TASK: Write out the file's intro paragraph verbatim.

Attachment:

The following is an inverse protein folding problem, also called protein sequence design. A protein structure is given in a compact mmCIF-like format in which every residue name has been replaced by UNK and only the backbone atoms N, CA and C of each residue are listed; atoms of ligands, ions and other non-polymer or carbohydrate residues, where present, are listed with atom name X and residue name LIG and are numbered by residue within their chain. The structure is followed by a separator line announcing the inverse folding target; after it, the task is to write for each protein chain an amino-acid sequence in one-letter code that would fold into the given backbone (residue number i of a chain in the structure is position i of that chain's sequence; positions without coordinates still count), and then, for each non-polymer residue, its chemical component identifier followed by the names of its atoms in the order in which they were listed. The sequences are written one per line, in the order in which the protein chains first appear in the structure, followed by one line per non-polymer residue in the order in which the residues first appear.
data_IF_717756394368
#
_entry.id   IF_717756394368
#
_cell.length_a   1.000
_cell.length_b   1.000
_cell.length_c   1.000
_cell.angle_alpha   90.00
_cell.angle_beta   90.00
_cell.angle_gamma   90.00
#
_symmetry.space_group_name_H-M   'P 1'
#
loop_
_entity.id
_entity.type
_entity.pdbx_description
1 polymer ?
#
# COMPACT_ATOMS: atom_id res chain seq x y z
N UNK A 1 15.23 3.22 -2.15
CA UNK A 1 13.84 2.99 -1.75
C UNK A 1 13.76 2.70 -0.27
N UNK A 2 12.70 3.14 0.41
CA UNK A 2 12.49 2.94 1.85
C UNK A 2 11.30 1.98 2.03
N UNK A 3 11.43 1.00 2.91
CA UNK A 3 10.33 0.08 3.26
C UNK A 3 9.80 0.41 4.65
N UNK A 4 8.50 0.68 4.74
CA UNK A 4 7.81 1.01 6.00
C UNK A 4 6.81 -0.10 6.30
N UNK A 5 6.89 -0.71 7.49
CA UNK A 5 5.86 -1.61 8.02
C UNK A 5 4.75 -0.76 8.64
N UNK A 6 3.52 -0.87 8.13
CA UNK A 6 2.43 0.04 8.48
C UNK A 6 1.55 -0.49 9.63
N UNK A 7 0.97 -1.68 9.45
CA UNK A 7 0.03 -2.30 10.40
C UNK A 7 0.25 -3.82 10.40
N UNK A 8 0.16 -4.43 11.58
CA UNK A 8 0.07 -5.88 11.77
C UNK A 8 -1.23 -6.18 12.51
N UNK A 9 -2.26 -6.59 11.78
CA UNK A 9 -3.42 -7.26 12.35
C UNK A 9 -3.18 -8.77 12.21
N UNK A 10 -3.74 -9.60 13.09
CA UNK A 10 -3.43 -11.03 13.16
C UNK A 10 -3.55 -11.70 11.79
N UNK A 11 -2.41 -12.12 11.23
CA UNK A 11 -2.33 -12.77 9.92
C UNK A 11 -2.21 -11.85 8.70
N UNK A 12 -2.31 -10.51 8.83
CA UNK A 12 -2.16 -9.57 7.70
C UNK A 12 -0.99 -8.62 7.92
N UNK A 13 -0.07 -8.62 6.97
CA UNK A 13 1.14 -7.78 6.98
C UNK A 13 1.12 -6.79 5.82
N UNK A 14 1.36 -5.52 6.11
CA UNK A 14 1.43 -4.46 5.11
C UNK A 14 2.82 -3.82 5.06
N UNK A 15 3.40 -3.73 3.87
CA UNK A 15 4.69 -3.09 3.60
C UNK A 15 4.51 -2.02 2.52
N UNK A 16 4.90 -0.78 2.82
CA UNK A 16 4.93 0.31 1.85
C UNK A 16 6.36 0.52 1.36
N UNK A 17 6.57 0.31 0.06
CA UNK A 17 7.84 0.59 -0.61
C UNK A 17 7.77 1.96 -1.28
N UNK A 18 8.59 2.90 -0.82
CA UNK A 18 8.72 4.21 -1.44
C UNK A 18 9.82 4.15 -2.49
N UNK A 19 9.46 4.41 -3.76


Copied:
The following is an inverse protein folding problem, also called protein sequence design. A protein structure is given in a compact mmCIF-like format in which every residue name has been replaced by UNK and only the backbone atoms N, CA and C of each residue are listed; atoms of ligands, ions and other non-polymer or carbohydrate residues, where present, are listed with atom name X and residue name LIG and are numbered by residue within their chain. The structure is followed by a separator line announcing the inverse folding target; after it, the task is to write for each protein chain an amino-acid sequence in one-letter code that would fold into the given backbone (residue number i of a chain in the structure is position i of that chain's sequence; positions without coordinates still count), and then, for each non-polymer residue, its chemical component identifier followed by the names of its atoms in the order in which they were listed. The sequences are written one per line, in the order in which the protein chains first appear in the structure, followed by one line per non-polymer residue in the order in which the residues first appear.